Tuesday, December 22, 2009

The Role of a Manager

The primary role of management is to make it possible for teams to work together and to provide guidance and direction to workers. This role is purely a functional one. It is not a role that is more prestigious than other roles in an organization. It is similar to the difference between office personnel and shipping personnel. The main difference in management is likely to be accountability and responsibility. When things don't go well shareholders and company founders are likely to scrutinize management rather than non-management personnel.

Function of Management

It is a manager's responsibility to:

Establish a plan that workers can follow to accomplish company goals

Resolve disputes that arise when workers attempt to work together.

Ensure that work projects are be completed with efficiency

Track resources and report costs to higher levels of management, shareholders, and company founders.

Track progress and make revisions or adjustments where needed.

Handle problem situations so that workers can concentrate on the job at hand.

One important thing to remember when making decisions as a manager is that these decisions affect workers either in a positive or negative way.

Skills of a Good Manager

A good manager is a good communicator. He or she must learn to listen and observe.

A good manager usually has a broad area of experience similar to those he or she is managing.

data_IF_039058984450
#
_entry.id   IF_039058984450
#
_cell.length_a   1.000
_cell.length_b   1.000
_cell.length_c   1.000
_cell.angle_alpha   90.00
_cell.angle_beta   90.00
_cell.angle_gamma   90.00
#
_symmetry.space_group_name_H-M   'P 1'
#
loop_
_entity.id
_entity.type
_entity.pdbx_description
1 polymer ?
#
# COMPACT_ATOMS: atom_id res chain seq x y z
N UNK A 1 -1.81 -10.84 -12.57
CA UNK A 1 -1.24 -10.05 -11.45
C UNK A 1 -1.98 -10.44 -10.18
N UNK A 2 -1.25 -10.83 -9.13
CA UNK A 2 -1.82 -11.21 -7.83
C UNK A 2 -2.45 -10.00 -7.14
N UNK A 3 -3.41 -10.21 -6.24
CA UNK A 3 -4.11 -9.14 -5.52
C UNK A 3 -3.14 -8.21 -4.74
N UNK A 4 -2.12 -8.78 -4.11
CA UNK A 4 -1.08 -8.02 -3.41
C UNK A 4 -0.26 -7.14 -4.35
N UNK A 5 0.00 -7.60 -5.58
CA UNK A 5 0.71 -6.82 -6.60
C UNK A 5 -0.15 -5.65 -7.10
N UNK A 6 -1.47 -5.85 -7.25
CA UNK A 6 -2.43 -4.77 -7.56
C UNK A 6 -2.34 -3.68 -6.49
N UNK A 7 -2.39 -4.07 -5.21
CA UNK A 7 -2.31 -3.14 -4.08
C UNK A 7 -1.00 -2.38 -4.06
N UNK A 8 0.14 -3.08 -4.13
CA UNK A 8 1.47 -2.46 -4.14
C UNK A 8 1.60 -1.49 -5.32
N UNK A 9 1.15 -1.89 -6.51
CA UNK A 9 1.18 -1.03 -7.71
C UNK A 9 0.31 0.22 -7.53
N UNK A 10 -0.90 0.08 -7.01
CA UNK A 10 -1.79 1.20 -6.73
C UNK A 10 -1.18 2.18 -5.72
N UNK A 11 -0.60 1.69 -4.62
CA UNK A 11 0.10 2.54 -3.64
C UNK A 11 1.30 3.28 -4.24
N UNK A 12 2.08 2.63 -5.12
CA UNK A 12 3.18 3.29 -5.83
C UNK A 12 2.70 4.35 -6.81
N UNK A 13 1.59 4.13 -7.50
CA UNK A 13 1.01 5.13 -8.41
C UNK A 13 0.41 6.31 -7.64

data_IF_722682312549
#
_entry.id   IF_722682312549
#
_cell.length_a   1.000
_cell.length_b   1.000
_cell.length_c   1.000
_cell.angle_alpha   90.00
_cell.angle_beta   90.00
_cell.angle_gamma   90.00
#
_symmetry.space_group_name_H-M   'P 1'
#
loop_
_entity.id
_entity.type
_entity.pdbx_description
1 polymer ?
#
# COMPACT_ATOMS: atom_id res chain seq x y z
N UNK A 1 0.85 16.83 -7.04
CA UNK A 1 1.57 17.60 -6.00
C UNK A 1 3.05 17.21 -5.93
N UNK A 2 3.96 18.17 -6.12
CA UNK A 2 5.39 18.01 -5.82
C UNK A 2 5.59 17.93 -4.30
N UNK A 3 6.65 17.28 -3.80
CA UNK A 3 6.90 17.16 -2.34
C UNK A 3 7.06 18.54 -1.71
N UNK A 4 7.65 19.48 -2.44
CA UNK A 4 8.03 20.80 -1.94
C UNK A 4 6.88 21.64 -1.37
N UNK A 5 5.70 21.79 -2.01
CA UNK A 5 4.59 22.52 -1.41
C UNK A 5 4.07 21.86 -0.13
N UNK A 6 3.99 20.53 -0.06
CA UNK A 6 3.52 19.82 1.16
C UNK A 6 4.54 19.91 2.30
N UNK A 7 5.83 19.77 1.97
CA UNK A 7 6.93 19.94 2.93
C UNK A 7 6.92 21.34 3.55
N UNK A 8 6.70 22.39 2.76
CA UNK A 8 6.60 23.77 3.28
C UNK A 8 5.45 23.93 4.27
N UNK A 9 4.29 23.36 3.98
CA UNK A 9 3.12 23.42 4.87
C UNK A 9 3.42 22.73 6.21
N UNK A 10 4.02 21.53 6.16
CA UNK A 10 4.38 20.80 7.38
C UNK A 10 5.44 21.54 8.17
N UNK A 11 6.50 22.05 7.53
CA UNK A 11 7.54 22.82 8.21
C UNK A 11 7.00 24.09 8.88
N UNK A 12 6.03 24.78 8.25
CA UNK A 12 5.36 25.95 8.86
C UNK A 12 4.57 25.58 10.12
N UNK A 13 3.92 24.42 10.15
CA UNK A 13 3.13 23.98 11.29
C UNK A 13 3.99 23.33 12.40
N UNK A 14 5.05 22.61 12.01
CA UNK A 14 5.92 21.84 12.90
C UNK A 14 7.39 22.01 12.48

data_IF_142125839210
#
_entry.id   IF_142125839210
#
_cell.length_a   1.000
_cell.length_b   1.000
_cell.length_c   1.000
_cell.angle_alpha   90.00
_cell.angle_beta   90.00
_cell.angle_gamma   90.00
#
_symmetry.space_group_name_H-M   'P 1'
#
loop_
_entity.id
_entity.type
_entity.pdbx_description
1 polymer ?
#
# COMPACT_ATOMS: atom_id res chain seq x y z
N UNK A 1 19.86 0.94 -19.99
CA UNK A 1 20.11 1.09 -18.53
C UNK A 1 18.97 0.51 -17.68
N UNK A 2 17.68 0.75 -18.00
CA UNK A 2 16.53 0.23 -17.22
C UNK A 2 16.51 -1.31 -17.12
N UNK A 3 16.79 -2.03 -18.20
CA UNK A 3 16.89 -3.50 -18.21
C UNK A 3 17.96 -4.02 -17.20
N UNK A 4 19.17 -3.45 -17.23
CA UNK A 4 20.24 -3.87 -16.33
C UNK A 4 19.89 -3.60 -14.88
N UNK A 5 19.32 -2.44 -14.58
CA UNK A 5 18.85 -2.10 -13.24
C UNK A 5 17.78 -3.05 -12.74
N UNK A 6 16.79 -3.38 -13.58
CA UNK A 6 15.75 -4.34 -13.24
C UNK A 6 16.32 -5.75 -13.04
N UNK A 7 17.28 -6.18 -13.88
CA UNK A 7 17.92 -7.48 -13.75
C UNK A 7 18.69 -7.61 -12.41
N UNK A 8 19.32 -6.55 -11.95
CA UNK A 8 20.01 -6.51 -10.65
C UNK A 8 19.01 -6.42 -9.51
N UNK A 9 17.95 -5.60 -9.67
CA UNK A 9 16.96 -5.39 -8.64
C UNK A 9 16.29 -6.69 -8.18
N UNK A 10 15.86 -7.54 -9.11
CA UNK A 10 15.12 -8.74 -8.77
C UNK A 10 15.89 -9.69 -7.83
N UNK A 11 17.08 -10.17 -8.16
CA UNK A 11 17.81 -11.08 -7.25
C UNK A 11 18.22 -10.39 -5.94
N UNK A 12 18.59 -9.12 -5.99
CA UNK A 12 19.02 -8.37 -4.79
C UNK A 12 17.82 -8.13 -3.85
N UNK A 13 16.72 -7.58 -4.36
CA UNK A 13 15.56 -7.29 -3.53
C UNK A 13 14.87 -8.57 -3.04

A good manager must be a good leader. Such a leader is willing to do the same work as other employees and get their hands dirty when required.

A good manager must be willing to delegate certain tasks. This means they must develop trust in their staff.

A good manager must be able to organize teams and projects. This doesn't mean a manager is expected to have a clean desk. (If it did I would be in serious trouble), but it does mean that we are able to organize our teams and projects in a manner that will benefit both our company and our staff.

If you don't have each of these skills that does not necessarily mean you are not manager material. It simply means that these are some areas you may want to work on as you work through the educational aspect of management. Keep in mind that not every manager has every skill in abundance. There are, however, two things that every successful manager must be able to do and that is communicate with others and get along with others.

Donna Loudon
College Professor
Management, Business, and Computer Technology